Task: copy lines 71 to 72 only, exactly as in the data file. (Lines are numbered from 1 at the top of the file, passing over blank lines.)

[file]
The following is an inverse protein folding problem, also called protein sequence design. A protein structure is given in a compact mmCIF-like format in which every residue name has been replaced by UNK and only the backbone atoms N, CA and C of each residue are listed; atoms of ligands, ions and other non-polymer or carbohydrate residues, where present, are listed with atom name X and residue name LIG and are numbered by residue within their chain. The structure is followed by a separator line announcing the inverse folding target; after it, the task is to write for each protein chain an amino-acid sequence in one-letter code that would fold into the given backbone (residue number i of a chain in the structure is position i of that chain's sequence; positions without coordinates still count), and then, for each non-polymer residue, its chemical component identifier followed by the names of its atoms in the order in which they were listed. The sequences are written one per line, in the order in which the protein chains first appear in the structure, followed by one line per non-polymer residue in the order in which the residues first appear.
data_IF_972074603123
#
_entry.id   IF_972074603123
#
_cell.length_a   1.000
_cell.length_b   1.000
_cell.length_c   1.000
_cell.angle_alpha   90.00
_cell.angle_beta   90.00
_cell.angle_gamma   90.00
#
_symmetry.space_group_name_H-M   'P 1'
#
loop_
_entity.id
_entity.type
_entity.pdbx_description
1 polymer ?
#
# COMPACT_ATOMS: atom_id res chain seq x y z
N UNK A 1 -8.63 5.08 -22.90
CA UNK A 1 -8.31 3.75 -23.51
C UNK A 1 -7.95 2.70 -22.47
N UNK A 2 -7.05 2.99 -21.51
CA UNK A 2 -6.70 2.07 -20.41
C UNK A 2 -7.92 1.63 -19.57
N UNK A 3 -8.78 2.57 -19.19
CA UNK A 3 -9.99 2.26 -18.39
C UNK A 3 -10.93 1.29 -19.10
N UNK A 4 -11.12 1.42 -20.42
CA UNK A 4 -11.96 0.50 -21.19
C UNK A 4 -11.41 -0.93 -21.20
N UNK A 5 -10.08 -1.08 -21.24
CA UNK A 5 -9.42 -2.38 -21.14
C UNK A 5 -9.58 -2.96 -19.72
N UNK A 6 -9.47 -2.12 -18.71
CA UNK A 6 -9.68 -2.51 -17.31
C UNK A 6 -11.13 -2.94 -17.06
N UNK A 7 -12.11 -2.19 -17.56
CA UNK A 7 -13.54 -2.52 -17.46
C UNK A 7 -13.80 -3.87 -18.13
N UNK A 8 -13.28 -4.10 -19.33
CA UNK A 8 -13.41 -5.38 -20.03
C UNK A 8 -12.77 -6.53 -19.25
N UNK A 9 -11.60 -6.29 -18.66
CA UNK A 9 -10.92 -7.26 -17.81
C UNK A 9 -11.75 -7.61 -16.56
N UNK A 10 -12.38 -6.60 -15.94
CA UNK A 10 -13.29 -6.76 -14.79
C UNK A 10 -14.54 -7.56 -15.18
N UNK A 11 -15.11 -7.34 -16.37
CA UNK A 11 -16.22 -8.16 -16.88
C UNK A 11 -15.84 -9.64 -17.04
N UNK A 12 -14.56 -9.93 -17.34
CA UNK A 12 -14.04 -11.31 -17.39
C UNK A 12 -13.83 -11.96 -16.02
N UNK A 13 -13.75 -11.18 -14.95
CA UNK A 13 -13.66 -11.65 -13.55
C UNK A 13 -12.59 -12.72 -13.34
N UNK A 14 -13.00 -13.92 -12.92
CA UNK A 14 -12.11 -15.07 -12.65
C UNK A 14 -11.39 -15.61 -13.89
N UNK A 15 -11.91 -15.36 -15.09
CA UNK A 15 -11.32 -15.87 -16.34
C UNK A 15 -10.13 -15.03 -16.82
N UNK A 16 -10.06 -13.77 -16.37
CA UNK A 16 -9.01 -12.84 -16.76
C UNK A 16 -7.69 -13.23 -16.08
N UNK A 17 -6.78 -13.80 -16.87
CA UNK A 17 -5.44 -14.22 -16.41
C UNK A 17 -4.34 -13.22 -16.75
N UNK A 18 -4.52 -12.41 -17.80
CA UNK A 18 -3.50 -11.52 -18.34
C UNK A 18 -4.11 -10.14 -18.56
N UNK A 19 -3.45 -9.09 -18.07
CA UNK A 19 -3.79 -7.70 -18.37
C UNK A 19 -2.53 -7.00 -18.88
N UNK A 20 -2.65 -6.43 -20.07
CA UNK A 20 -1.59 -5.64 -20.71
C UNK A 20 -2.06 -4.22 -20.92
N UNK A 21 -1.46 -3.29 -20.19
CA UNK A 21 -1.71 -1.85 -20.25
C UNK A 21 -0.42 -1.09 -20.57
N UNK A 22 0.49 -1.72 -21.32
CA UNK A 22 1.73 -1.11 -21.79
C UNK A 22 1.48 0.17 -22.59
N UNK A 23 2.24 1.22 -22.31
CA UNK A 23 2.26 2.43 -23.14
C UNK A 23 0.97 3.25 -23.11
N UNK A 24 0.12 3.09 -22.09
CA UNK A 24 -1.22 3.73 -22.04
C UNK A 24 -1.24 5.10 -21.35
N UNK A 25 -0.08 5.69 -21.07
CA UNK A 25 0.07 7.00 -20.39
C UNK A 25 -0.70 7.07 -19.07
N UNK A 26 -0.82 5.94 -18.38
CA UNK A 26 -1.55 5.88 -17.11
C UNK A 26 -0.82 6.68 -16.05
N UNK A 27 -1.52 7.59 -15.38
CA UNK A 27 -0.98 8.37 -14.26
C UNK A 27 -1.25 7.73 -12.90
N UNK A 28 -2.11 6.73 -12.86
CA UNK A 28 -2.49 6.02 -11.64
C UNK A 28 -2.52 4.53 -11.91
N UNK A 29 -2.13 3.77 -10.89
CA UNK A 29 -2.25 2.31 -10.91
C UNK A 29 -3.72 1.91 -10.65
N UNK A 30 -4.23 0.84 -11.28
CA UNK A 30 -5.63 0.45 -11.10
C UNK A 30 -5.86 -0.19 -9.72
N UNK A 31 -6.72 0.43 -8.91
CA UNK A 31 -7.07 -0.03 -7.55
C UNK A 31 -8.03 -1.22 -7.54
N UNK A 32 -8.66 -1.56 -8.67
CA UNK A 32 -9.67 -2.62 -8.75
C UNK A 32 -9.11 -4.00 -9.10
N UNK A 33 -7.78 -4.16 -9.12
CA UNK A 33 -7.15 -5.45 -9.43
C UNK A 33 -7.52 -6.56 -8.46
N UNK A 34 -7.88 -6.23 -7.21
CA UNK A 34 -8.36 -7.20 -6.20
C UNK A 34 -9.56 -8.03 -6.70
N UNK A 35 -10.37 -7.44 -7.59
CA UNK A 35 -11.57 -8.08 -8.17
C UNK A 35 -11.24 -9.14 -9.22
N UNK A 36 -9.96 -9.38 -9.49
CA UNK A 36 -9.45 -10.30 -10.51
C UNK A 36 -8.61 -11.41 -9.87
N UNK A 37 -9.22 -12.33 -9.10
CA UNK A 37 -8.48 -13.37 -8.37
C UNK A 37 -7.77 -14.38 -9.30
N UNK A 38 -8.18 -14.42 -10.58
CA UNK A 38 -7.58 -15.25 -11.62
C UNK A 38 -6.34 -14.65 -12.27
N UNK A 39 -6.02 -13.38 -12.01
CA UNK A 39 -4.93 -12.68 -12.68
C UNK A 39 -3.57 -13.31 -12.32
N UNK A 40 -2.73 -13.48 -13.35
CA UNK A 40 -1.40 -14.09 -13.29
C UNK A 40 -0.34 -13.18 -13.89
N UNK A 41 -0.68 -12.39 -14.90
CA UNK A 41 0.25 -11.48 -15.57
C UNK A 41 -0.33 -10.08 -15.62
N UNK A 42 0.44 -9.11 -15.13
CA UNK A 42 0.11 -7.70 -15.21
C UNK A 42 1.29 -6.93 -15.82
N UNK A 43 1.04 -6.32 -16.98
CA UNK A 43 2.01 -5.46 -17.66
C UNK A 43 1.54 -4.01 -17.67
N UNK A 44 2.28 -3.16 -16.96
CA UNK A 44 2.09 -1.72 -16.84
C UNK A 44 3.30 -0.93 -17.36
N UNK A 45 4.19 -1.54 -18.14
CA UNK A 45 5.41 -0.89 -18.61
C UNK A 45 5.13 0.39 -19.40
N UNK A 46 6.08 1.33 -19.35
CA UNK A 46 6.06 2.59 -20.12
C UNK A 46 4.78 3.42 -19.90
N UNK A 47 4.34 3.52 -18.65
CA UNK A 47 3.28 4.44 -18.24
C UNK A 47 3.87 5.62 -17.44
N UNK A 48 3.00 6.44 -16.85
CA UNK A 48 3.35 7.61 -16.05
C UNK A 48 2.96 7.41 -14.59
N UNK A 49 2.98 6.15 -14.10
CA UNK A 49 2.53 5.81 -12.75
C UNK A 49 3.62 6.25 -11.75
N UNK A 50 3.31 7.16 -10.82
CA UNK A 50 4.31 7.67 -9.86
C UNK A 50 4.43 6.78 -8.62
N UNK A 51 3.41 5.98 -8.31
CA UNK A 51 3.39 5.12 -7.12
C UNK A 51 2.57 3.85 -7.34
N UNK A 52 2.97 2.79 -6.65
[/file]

CA UNK A 17 -5.44 -14.22 -16.41
C UNK A 17 -4.34 -13.22 -16.75